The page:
The Show Must Go On!: Popular Song in Britain During the First World War
by John Mullen 2015. Ashgate Publishing. ISBN: 978-1-4724-4159-1 (hard cover).
Reviewed by Jean Freedman [Word count: 624 words]
John Mullen’s The Show Must Go on! Popular Song in Britain during the First World War is part of the Ashgate Popular and Folk Music Series. Mullen discusses a variety of musical genres – including musical comedy, hymns, socialist choirs, and folk song – but his primary emphasis is on music hall, then in its heyday, though it would soon be eclipsed by records, film, and radio. Mullen’s research gives us a fascinating glimpse into a particular moment in British popular culture, the last time when live performance was the primary form of entertainment for the British working class. His book is packed with information about virtually every aspect of music hall: organization, working conditions, song lyrics, artists, artisans, and impresarios, as well as the massive changes wrought on this form by the First World War. For the scholar of popular music, Mullen provides a treasure trove of material.
The book is divided into six chapters interspersed with four brief portraits of music hall stars (Harry Lauder, Vesta Tilley, Marie Lloyd, and Harry Champion) and a brief conclusion at the end. Chapter 1, “Portrait of an Industry,” provides a general introduction to the world of popular music during the First World War, with sections describing the history, organization, ideology, workers, and audience for a variety of musical activities. Chapter 2 describes the many musical genres that were available on the stage during this era. Chapter 3 takes a detailed look at the songs themselves. Chapter 4 examines relations between the sexes, both in the songs and on the music hall stage, and in society at large where wartime allowed an expansion of women’s roles and first-wave feminists were agitating for birth control and the vote. Chapter 5 looks at songs written specifically for the war. Chapter 6 looks at forms of music other than music hall: hymns, folk songs, and soldiers’ songs. Mullen provides a bracing discussion of the political context and meanings of the songs, particularly in chapters 4 and 5.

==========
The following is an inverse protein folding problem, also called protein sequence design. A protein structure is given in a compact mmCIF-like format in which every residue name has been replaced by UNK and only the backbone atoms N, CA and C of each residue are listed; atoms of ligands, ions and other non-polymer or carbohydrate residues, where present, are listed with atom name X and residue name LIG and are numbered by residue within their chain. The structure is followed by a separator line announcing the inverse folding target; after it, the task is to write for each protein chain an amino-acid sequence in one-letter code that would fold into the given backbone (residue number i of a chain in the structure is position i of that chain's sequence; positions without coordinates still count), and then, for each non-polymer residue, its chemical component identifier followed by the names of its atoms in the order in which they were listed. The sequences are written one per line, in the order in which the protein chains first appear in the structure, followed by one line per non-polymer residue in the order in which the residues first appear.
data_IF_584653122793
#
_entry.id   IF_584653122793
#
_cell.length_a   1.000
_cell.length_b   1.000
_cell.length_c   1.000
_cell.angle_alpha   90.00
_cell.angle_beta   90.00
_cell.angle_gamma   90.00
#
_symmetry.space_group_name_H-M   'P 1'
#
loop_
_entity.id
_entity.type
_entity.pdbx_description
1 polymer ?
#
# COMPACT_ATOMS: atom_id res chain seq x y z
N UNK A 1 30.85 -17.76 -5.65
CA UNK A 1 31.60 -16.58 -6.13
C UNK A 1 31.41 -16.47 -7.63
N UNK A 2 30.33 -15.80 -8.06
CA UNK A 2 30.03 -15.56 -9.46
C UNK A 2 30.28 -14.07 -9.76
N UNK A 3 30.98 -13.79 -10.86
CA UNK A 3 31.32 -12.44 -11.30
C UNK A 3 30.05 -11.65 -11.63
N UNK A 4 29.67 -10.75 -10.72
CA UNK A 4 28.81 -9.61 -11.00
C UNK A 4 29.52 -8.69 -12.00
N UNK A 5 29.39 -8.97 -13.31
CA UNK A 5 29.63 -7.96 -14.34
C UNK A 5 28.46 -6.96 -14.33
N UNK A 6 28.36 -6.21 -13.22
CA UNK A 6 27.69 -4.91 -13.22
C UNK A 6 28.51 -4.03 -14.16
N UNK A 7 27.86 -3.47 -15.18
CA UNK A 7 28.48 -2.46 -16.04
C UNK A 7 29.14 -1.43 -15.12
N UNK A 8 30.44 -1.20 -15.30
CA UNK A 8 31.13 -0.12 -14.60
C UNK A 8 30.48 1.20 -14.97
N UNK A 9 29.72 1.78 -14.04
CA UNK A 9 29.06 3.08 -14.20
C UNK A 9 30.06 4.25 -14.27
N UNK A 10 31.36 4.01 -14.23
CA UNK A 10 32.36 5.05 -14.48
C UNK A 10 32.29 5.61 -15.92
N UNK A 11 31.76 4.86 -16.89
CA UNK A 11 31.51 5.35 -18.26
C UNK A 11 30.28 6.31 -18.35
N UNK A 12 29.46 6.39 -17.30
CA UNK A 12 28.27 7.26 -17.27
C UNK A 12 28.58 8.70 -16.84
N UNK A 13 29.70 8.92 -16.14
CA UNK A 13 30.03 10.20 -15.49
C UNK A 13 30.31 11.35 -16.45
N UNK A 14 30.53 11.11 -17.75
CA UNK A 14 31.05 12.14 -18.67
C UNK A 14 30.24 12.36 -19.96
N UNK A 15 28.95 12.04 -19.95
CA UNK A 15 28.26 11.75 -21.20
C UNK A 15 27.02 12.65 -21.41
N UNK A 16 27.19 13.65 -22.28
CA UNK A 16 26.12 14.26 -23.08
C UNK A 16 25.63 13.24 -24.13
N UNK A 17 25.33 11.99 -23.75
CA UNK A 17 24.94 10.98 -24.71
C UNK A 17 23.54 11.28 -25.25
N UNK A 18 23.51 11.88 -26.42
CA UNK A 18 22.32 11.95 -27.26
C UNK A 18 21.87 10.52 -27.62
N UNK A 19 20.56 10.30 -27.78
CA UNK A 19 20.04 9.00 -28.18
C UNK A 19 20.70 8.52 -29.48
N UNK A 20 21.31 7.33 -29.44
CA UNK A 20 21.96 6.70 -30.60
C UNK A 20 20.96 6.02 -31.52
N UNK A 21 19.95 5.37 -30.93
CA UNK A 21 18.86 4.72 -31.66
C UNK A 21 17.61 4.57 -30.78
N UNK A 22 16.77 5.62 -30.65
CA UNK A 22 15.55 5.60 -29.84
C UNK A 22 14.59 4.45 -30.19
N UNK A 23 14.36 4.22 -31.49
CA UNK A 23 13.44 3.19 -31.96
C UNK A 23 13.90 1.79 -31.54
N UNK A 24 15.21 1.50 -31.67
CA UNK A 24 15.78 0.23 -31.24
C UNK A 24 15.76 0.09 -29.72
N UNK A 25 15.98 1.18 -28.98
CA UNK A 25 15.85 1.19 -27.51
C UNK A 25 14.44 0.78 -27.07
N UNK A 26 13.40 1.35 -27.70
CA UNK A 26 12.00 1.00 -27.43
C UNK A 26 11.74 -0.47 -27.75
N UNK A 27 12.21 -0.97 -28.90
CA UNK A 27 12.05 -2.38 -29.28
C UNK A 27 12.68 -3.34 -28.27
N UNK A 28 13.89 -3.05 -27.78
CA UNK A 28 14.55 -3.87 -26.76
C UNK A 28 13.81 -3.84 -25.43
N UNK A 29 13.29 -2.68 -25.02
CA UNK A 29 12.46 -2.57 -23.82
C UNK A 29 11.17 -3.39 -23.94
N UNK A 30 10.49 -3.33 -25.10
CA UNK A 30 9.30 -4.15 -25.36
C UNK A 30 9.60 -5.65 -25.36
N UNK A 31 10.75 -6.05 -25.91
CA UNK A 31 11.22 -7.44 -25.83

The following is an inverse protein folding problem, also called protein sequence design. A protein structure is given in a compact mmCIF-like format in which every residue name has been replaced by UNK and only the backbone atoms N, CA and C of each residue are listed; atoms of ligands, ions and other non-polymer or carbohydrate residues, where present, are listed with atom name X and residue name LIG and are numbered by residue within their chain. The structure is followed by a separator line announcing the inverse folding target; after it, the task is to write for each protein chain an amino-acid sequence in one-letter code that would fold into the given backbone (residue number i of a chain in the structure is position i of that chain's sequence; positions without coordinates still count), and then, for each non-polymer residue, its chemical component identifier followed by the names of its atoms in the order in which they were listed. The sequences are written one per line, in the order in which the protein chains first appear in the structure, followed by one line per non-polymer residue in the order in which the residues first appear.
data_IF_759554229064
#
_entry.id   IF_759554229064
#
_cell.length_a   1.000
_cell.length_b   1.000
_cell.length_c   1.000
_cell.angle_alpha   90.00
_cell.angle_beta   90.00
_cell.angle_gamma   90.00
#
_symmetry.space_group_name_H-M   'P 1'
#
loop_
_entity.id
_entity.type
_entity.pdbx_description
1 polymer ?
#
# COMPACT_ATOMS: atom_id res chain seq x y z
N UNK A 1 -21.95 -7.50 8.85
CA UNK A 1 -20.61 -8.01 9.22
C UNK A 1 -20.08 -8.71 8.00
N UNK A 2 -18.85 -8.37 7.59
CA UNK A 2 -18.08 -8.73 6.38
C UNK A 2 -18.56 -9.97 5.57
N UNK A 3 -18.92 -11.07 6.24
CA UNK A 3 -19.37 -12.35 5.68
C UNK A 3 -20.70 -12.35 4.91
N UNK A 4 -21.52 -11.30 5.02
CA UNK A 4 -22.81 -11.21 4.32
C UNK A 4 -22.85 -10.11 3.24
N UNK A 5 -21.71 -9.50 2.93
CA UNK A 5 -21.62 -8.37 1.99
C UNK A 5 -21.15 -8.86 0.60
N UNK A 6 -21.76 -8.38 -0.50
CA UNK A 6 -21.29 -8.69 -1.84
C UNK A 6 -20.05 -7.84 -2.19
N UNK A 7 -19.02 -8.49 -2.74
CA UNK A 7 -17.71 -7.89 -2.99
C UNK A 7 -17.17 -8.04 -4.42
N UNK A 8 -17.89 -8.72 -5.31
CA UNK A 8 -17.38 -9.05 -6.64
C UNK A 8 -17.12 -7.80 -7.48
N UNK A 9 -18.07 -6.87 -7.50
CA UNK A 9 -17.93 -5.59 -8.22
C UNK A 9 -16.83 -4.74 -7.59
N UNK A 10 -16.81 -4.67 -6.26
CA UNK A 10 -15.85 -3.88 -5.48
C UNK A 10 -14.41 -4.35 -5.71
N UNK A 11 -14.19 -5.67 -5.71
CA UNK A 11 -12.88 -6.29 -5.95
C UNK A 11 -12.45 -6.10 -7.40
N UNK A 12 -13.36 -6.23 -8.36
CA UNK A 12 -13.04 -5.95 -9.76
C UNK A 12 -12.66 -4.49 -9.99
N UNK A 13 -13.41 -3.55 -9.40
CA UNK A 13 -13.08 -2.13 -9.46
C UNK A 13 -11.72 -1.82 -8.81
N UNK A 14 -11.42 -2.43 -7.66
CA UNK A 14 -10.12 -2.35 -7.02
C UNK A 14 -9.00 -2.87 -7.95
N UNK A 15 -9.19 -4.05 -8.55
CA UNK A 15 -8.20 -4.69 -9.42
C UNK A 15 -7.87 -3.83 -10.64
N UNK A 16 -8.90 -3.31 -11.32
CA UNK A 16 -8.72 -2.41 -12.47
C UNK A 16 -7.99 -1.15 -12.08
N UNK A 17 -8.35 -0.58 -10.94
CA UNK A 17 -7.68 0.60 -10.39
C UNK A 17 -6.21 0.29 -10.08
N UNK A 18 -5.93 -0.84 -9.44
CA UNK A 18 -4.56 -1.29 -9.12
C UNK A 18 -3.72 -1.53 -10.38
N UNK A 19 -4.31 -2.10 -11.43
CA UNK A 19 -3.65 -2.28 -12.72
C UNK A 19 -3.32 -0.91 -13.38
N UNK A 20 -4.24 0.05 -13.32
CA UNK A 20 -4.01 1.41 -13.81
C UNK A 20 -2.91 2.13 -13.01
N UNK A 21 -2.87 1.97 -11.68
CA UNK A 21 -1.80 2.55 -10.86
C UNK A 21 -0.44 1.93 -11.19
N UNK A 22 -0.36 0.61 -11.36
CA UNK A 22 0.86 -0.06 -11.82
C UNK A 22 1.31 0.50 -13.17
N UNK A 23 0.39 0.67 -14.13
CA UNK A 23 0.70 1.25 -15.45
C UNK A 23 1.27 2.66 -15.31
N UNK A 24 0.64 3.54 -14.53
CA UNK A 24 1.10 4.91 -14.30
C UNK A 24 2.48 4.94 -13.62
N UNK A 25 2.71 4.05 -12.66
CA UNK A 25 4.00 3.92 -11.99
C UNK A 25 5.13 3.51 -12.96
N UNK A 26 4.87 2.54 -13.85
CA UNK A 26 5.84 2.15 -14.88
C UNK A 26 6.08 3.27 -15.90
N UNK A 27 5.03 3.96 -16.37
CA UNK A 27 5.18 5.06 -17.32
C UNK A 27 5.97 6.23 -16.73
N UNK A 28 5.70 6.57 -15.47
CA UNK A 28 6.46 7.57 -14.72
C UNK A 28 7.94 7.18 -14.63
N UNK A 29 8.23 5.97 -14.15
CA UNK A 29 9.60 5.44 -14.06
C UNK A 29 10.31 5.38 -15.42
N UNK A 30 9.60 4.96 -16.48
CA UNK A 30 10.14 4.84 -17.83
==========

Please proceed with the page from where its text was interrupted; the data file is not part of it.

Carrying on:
The Show Must Go on! breaks no new theoretical ground, and the theoretical research that it cites is scant and not always up-to-date. The book’s great achievement lies in the massive amount of information it provides on the tightly focused subject of popular music, and particularly music hall, during the First World War. Scholars of music hall and of the popular culture of World War I will find this book invaluable. It will also appeal to scholars with a more general interest in British popular music or twentieth-century working-class culture. However, this narrow focus may also be the book’s greatest weakness. Because of its detailed examination of a relatively narrow topic, it is unlikely to engage readers who do not already have an interest in the subject. There are a few mistakes. For example, Mullen includes the song title “I Want to Go Back to Michigan” in a list of pseudo-“Dixie” songs. His section on folk songs relies almost entirely on the work of Cecil Sharp, yet he leaves the reader with the erroneous impression that Sharp’s English Folk Songs from the Southern Appalachians was based on fieldwork done in Canada. The folklorist may also take issue with Mullen’s assertion that music hall songs could change in response to the changes of the war years, while folk songs could not. Finally, I wish that the brief interludes about music hall stars were longer and more detailed; in some ways, they are the most compelling parts of the book. Mullen’s extensive research covers so many diverse topics that the human element – the experience of music hall performers and audience members – is frequently given short shrift. He gives free reign to this element in the interludes, and I found myself wanting more.